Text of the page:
Re: Headlight Glare

Unread postPosted: Mon Mar 17, 2014 6:41 pm
by conrailmike
Lens hoods are for protection, filters are not.

Re: Headlight Glare

Unread postPosted: Tue Mar 18, 2014 12:59 am
by TrainWatcher
Cool. Thanks guys.

Re: Headlight Glare

Unread postPosted: Tue Mar 18, 2014 8:06 pm
by J T
TrainWatcher wrote:Ok gents, been having this issue for awhile with my pictures with the T4i. I use a UV filter or a polarizer (both from Rocketfish), and in low light (cloudy) conditions I get the headlight glare spots in the photo, while zoomed in on the 55-250 stock telephoto lens. Now, I normally have the polarizer on in low light conditions to protect the lens glass from scratches ...

I hope you meant to say that you use your UV filter in low light, not the CP filter. You'll typically lose at least 2 stops of light with a CP filter, so using it in low light conditions can be counterproductive, especially if you're shooting a moving subject like a train. Using a tripod and shooting a stationary subject, well in that case it's completely different (for example, shooting a water scene and you want to cut the glare on the surface of the water).

And the whole "keeping the lens protected by a filter" sentiment is baloney. I typically don't use filters (CP filter sometimes on a sunny day or when shooting water scenes) and rarely even use lens hoods, and all of my lenses which have been used heavily over the past 6+ years have nary a scratch on the glass. And I tend to beat the crap out of my equipment. :lol:

Re: Headlight Glare

Unread postPosted: Thu Mar 20, 2014 1:24 am
by CharlieX90
How do the filters help with sunny days or water scenes? Just curios as i thought about getting a filter.

Re: Headlight Glare

Unread postPosted: Wed Mar 26, 2014 5:56 pm
by bdconrail29
CharlieX90 wrote:How do the filters help with sunny days or water scenes? Just curios as i thought about getting a filter.


Charlie,

UV filters won't do anything at all in digital photography. It won't cut glare and it won't affect image quality, as UV light affects a digital sensor in no way whatsoever. So to me, it's just putting an extra piece of glass in between subject and sensor.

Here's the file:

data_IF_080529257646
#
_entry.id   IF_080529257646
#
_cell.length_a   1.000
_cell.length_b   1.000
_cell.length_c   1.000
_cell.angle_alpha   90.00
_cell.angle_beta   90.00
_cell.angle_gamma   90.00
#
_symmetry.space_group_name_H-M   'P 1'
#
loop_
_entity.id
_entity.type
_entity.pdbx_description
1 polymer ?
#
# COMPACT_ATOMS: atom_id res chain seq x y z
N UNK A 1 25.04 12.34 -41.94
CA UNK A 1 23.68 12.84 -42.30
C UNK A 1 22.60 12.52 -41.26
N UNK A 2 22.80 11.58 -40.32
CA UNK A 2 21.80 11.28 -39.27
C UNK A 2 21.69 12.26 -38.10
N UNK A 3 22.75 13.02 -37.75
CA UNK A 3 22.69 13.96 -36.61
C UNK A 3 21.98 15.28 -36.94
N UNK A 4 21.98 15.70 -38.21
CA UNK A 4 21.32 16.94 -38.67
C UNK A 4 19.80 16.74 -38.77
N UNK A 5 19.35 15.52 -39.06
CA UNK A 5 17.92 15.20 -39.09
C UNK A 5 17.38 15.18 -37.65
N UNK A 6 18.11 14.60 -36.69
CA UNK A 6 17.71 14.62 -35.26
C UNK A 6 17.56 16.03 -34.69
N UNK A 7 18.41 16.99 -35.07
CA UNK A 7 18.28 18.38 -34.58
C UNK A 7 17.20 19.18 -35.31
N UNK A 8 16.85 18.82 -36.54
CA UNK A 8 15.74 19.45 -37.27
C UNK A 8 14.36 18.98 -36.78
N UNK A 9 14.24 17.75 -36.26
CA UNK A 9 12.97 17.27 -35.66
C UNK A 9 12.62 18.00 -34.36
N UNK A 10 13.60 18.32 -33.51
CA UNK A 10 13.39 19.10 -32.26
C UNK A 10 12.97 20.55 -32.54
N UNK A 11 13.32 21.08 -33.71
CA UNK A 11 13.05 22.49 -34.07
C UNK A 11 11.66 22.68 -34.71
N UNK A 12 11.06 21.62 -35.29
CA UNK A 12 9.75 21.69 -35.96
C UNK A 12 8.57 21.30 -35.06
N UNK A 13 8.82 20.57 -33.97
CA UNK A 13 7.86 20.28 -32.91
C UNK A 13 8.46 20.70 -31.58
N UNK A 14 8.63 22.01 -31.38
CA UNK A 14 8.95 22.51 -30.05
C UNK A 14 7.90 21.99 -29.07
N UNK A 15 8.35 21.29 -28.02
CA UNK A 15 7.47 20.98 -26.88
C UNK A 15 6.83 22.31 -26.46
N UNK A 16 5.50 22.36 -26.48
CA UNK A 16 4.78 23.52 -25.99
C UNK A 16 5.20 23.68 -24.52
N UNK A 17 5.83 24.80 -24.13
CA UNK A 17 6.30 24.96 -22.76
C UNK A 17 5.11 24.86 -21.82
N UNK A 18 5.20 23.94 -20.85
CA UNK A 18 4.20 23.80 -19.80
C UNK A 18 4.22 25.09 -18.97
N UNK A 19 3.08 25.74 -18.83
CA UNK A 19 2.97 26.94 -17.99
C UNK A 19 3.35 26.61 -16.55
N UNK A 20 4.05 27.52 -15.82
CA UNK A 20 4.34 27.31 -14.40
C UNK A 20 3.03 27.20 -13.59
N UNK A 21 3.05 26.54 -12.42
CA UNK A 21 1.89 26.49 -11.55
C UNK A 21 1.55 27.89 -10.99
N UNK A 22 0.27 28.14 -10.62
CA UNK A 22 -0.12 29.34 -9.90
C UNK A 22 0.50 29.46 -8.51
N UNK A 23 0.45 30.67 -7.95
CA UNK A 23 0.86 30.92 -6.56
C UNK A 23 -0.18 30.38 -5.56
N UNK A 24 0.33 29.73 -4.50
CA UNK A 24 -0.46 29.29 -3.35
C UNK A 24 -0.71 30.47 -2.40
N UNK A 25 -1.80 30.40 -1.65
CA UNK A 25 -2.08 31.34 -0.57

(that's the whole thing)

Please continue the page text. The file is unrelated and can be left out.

Neutral density and circular polarizing filters are sometimes useful. Headlight glare, however, is best avoided by not shooting that steep into a locomotive's headlight, however, as we all know, sometimes it's unavoidable. So, if you cut the stops of light of your photo coming from the headlight, you could conceivably reduce the glare. CP filters, ND filters, and graduated ND filters all have their places. I know a lot of guys who use CP filters for water glare, but no experience with headlight glare (could be similar).

A great example for me to use an ND filter was track and field. I wanted to do a pan shot where the athlete's head was stationary, but the legs and arms were in a blurring/running motion. The f/2.8 lens I was using I had set to 1/80s, zoomed out to 200mm I could only close down to f/8. At ISO 100, I was still way overexposed. So with a 2-stop ND filter, I could now shoot the scene at f/8, 1/80s, ISO 100, and be properly exposed, whereas nothing else I could have done would have achieved the same result. Slower than 1/80s this type of shot won't work either, so that truly was the only option.

I'm sorry I don't have more experience in glare, but those are the 3 you would choose from if you did choose a filter.

Re: Headlight Glare

Unread postPosted: Thu Mar 27, 2014 8:04 pm
by J T
CharlieX90 wrote:How do the filters help with sunny days or water scenes? Just curios as i thought about getting a filter.

Here's some info about CP (circular polarizing) filters:

http://digital-photography-school.com/h ... g-filters/